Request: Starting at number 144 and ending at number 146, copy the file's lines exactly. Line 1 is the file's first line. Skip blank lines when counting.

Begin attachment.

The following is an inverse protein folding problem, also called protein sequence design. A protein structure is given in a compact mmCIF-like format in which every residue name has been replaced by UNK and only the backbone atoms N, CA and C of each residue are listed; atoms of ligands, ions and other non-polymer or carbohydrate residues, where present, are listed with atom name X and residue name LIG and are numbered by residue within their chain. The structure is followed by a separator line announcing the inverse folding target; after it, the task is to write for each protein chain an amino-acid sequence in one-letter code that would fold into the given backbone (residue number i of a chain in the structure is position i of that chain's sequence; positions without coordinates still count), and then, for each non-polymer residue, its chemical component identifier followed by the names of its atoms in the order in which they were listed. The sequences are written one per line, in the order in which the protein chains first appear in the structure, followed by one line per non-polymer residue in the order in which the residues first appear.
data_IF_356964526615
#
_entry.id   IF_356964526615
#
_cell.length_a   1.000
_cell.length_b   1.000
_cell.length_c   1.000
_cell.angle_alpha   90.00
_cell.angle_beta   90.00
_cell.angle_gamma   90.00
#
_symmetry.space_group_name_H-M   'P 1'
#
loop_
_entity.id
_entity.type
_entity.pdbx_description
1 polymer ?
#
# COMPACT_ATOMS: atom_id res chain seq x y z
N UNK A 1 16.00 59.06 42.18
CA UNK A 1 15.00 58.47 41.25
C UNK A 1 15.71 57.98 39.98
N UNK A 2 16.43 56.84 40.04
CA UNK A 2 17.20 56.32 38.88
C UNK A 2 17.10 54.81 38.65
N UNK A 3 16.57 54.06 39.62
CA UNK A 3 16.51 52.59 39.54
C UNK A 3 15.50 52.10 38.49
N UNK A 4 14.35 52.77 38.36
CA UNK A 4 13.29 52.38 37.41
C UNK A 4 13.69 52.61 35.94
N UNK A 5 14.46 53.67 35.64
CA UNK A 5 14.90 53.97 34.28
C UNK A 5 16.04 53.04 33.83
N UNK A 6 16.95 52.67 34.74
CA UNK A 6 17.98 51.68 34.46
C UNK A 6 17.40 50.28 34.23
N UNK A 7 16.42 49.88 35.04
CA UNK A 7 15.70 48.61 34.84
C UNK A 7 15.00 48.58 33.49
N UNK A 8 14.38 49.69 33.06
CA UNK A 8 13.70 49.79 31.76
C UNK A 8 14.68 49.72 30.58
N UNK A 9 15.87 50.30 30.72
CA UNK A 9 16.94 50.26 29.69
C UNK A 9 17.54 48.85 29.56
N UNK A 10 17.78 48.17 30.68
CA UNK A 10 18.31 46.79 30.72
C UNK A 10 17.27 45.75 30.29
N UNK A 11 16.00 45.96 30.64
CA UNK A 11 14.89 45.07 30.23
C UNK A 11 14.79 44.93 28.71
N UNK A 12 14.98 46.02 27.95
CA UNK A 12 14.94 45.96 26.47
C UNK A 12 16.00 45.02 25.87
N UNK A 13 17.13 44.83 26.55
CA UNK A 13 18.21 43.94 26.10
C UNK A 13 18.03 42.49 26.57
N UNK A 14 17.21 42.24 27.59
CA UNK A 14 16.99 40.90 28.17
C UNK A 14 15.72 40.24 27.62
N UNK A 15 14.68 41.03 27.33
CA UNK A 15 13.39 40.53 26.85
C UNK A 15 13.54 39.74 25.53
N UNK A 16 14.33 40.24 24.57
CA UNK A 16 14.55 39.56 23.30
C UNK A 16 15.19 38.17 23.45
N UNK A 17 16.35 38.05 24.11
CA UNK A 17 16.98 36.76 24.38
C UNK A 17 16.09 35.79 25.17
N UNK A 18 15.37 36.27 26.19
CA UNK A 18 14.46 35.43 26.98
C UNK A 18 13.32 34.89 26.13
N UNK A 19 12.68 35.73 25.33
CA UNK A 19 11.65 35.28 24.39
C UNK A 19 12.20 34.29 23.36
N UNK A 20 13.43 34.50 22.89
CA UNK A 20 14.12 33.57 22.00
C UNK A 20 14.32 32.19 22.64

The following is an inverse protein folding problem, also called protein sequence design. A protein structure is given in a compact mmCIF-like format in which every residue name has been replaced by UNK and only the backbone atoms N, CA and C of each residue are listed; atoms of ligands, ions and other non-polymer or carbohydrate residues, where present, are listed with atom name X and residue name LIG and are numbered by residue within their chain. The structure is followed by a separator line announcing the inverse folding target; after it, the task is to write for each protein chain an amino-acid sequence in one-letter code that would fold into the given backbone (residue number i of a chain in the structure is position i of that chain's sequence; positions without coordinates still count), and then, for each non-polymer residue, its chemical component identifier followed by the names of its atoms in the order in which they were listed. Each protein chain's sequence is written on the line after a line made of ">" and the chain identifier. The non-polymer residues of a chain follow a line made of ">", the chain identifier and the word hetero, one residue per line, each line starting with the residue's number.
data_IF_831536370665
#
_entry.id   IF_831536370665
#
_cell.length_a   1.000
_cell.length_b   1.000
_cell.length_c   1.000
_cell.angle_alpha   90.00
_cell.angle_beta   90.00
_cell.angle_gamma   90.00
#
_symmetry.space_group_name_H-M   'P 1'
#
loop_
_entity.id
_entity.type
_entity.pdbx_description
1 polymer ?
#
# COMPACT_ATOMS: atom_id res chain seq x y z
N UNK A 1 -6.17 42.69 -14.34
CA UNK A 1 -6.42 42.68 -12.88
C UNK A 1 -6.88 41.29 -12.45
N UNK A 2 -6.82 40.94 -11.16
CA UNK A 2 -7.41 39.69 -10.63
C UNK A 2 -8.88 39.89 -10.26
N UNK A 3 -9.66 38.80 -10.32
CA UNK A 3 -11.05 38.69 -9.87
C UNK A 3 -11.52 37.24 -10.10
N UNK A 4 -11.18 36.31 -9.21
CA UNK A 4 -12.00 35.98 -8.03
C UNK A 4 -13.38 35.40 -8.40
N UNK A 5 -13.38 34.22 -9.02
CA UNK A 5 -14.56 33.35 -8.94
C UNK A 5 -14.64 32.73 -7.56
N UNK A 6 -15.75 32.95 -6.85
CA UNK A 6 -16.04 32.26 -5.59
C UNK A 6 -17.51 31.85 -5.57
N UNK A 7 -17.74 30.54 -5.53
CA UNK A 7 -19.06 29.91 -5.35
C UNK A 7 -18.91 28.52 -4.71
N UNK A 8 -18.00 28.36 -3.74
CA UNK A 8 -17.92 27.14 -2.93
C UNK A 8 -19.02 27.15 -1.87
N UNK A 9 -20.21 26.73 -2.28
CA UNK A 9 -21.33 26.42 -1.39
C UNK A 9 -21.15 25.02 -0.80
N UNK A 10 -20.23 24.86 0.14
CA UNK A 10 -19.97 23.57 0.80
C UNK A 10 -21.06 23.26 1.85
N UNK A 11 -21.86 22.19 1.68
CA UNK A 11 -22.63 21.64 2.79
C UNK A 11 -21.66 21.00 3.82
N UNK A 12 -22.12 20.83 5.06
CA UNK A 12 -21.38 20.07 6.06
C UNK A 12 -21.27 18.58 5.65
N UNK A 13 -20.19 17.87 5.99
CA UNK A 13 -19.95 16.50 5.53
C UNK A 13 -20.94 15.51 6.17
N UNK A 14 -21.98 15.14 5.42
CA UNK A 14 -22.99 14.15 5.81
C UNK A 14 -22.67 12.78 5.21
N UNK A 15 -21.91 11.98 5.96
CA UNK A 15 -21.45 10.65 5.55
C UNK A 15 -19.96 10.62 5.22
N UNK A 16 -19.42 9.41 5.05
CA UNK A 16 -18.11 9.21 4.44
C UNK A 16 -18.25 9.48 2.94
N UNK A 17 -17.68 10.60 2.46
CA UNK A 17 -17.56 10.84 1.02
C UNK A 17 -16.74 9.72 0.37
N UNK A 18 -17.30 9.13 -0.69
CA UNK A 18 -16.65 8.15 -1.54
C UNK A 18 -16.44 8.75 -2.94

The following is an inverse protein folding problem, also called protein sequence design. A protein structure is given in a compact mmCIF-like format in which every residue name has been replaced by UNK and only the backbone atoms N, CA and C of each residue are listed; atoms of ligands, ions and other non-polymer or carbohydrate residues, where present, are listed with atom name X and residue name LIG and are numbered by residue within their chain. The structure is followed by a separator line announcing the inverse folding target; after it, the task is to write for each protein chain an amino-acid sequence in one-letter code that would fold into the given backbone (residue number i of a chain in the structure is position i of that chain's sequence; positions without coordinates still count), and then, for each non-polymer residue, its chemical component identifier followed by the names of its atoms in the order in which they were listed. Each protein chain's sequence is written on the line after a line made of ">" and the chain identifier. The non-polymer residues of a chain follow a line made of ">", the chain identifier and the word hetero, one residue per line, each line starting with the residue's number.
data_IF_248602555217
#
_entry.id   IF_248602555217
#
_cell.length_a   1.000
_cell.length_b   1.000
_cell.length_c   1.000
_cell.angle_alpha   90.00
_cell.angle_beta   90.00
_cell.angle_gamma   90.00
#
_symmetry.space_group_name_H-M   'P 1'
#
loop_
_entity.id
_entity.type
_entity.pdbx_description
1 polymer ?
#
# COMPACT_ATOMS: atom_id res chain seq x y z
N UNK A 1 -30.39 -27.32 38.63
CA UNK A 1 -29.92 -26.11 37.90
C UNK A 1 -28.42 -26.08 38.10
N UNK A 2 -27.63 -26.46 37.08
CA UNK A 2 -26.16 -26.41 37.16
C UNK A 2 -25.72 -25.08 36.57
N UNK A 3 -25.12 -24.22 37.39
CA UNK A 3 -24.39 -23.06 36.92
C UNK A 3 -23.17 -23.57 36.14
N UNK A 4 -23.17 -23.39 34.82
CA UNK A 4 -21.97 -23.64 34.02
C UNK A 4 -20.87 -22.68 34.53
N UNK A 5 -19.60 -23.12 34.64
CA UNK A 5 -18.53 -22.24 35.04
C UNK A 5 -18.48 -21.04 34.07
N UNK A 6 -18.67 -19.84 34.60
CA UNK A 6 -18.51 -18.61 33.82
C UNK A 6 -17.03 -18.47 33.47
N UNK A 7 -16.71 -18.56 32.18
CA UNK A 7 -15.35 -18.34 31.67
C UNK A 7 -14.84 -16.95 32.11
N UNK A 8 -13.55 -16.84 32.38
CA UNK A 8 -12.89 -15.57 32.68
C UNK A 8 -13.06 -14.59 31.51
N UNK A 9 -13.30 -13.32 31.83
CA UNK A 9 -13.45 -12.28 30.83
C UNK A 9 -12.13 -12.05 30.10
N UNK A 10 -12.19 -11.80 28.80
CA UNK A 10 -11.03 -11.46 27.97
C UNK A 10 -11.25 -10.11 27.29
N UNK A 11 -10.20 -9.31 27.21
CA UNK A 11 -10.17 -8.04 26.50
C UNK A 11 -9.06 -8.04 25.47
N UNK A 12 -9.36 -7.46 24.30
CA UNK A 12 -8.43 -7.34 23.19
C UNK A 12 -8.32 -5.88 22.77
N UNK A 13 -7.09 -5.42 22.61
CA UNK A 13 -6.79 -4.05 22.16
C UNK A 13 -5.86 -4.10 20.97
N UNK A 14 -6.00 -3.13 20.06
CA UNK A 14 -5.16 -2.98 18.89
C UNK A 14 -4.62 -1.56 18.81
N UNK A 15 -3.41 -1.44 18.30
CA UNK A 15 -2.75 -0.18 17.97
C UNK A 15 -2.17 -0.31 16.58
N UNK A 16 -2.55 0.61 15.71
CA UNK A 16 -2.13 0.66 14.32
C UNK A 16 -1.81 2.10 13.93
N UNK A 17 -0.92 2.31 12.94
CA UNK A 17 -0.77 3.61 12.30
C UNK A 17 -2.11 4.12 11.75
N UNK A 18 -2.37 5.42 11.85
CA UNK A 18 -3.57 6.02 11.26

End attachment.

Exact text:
C UNK A 14 -22.67 12.78 5.21
N UNK A 15 -21.91 11.98 5.96
CA UNK A 15 -21.45 10.65 5.55